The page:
Goethe, the great Renaissance man, placed great emphasis on the art of “seeing.” Goethe believed that the manner in which one sees has a tremendous impact upon what one is really “seeing.”
Due to Goethe’s unique manner of observation while seeing, he was able to recognize a total organization or unity of the world while noting the diversity of its parts.
Observing in Goethe’s manner, when one observes a phenomenon a person needs to be more active in their “seeing” than what is usually done. We tend to think about seeing as just opening our eyes in front of an event and we are observing something that is flowing toward us, into our consciousness, through our senses.
In Goethe’s manner of “seeing,” we look from ourselves toward the phenomenon. This is accomplished through putting our attention into seeing, so that we really do see what we are seeing, rather than just having impressions imprinting themselves upon our consciousness.
Goethe called his manner of seeing, ‘exact sensorial imagination.’ After “seeing” a phenomenon, Goethe would repeat the event within his imagination. His goal was to think the event concretely in his imagination without leaving anything out or adding anything other than what took place. The actions of ‘active seeing’ along with the activity of creating within the imagination, was Goethe’s discipline of ‘exact sensorial imagination.’ Goethe’s intent was to give ‘thinking more the quality of perception and sensory observation more the quality of thinking.
Goethe’s goal through the use of this discipline was to bring the observer into a deeper contact with each experience, in a manner that was not possible, by just having a momentary intellectual thought regarding an event that came in through the eye.
“Imagine cutting an orange. We see the knife and orange simply as separate entities which are brought together externally in space and sequentially in time.” Through Goethe’s discipline, what is added to our normal experience, is bringing our attention to the act of cutting the orange, instead of the separate entities which are brought together. If this is done, the process of cutting can be experienced simultaneously as one whole, as if it were one present moment instead of a linear sequence of instants.”
We generally operate mentally through observing linear sequences of various states or actions. We get involved in describing changes rather than being in the moment with the ultimate reality of the situation or phenomenon taking place. Through this change in “seeing,” one is not altering their consciousness but realizing the relationship and togetherness of various elements that are before their eyes.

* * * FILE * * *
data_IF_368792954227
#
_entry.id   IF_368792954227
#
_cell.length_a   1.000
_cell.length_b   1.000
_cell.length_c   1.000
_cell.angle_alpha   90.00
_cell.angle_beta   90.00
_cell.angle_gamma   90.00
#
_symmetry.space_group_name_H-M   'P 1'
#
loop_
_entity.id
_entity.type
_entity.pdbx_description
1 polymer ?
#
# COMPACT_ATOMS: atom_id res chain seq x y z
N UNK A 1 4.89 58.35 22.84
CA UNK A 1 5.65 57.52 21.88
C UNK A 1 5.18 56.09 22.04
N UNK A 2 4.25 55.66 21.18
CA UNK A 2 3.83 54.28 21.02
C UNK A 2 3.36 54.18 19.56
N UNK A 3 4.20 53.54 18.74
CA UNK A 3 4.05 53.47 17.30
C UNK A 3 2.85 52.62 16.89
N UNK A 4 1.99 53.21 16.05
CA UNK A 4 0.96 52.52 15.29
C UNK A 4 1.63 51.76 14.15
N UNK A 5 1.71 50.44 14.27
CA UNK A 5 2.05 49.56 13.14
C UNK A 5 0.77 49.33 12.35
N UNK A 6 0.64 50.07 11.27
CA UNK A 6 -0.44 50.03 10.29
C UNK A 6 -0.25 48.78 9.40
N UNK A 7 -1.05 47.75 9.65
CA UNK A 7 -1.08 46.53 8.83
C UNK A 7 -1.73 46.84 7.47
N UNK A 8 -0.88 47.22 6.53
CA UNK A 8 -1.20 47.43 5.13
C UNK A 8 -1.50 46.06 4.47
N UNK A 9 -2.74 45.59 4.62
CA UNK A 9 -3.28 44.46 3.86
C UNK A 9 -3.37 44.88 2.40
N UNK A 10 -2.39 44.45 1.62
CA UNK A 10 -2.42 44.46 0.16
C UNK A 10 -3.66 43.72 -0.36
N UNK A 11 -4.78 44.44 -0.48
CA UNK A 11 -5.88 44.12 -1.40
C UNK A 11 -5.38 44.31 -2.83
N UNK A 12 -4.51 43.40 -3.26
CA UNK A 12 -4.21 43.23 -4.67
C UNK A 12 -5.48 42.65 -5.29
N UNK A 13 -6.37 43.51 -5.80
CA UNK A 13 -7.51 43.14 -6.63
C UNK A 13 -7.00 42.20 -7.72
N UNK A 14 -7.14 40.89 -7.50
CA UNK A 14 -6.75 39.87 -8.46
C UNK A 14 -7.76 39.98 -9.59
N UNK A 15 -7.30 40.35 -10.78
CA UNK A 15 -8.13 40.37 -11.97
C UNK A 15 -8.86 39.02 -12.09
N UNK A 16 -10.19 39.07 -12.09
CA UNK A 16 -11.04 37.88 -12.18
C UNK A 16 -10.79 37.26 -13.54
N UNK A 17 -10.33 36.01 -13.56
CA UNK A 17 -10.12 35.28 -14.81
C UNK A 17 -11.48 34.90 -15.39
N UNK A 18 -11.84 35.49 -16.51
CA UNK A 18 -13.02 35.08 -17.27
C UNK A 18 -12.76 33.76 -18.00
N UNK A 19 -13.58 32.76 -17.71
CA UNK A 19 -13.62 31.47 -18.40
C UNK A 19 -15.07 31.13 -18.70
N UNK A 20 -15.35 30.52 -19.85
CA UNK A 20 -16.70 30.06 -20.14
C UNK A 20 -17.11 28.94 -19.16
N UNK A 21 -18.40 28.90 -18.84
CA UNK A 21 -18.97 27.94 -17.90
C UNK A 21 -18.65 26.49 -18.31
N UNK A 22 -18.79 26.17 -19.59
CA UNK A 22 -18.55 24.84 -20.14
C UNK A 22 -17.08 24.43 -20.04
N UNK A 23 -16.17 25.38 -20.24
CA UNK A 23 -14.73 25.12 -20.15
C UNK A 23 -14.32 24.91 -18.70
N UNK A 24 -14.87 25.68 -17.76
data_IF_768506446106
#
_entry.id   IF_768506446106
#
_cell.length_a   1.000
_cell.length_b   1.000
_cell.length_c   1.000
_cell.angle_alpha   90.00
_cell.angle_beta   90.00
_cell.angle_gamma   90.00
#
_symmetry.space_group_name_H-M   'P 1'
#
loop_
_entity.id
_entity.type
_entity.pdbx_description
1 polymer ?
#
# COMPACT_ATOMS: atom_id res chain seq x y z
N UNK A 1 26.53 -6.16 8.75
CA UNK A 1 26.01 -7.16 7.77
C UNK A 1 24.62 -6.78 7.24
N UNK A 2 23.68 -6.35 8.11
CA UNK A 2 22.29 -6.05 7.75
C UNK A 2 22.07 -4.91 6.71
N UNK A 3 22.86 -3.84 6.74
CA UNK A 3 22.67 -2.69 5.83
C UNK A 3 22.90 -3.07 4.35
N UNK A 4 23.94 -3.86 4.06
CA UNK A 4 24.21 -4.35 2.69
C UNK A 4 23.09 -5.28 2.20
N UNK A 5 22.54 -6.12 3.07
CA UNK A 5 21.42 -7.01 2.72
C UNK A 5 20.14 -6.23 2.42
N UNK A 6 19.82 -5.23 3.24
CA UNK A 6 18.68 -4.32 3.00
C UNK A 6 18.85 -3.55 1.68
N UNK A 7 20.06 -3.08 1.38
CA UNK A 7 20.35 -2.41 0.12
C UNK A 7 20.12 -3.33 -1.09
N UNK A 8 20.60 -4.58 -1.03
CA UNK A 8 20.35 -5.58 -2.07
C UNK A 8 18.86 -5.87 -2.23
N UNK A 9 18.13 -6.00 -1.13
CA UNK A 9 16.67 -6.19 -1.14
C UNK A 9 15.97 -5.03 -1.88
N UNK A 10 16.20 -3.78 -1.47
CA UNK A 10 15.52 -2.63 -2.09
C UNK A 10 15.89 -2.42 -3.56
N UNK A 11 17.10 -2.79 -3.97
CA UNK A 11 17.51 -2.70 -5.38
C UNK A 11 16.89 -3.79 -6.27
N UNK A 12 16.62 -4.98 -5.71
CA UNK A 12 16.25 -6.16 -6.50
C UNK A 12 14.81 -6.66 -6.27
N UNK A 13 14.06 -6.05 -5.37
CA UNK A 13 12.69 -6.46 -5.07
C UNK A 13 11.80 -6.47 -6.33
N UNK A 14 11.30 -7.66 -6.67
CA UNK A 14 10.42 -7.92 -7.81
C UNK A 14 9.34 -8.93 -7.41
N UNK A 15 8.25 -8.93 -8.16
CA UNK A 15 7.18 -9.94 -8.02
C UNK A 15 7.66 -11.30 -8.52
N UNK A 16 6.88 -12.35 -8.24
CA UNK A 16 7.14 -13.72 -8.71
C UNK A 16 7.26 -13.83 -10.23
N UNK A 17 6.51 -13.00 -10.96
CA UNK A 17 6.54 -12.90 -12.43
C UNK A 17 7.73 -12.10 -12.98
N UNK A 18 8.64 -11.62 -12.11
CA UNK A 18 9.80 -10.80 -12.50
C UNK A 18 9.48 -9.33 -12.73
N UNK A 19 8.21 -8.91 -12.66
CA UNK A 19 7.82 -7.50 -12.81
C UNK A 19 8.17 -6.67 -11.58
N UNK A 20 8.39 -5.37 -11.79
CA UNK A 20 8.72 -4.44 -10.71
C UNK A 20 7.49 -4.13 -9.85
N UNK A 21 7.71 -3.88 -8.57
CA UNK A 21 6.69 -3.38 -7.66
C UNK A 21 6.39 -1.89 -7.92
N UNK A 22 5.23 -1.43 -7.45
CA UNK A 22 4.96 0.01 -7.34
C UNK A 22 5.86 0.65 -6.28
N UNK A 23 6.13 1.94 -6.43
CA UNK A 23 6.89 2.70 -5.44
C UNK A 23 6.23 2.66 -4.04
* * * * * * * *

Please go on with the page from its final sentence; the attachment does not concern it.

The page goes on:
This manner of “seeing” involves placing attention into seeing rather than just allowing the intellectual mind to instantaneously catalogue some event or action and store it in the mind. Placing greater attention into seeing, will transform routine phenomenon into deeper meaningful experiences that carry an individual from an ordinary intellectual manner of living, to a more rich and varied world of sensory perception.
As an example, in the case of a person viewing two leaves, “the intellectual mind is concerned with what is common to them, in other words immediately decides they are both leaves, and overlooks the individual differences between them. In the exact sensorial imagination, the leaves are not uniform and have endless variety as well as being rich in diversity.”
When our consciousness is redirected into an organ of perception, looking into the world rather than just receiving input through our eyes, ‘the mind functions intuitively instead of intellectually.’ Through this discipline of placing the event into the imaginative state, intuition is activated and stimulated within an individual. It is a subject that has deep ramifications and can open our awareness to greater perceptions. I have shared only some basic aspects of Goethe’s discipline in order to bring this concept into your awareness.
Exploring deeper within this concept of true observation we come upon a dictum of the ancients which stated, you can learn more about;
The unseen by observing the seen
The unfamiliar by observing the familiar
The unknown by observing the known.
Perhaps the above lines do not appear to make too much sense unless you understand the ancient philosophy of the Doctrine of Emanations. The deeper concept of the Doctrine of Emanations is that all derived or secondary things proceed or flow from the more primary. It was understood by some wise individuals that by taking time to ‘really see’ an effect, this means to truly understand what you are “seeing,” an individual could intuit back from that effect to its original cause. From the seen to the unseen. This holds true for any visible action or activity in humans or in nature.
By “seeing” activities in nature one can intuit the fundamental invisible patterns that have led to the visible presence. By “seeing” the activities of people, one can know the previous unseen causes from this living and possible influences from prior livings.
Remember, we all have this capability of a more profound “seeing” as a part of our creation. Isn’t life grand and exciting with so many possibilities for an even greater enjoyment and understanding of life?
To inspire and empower with love, in love and through love.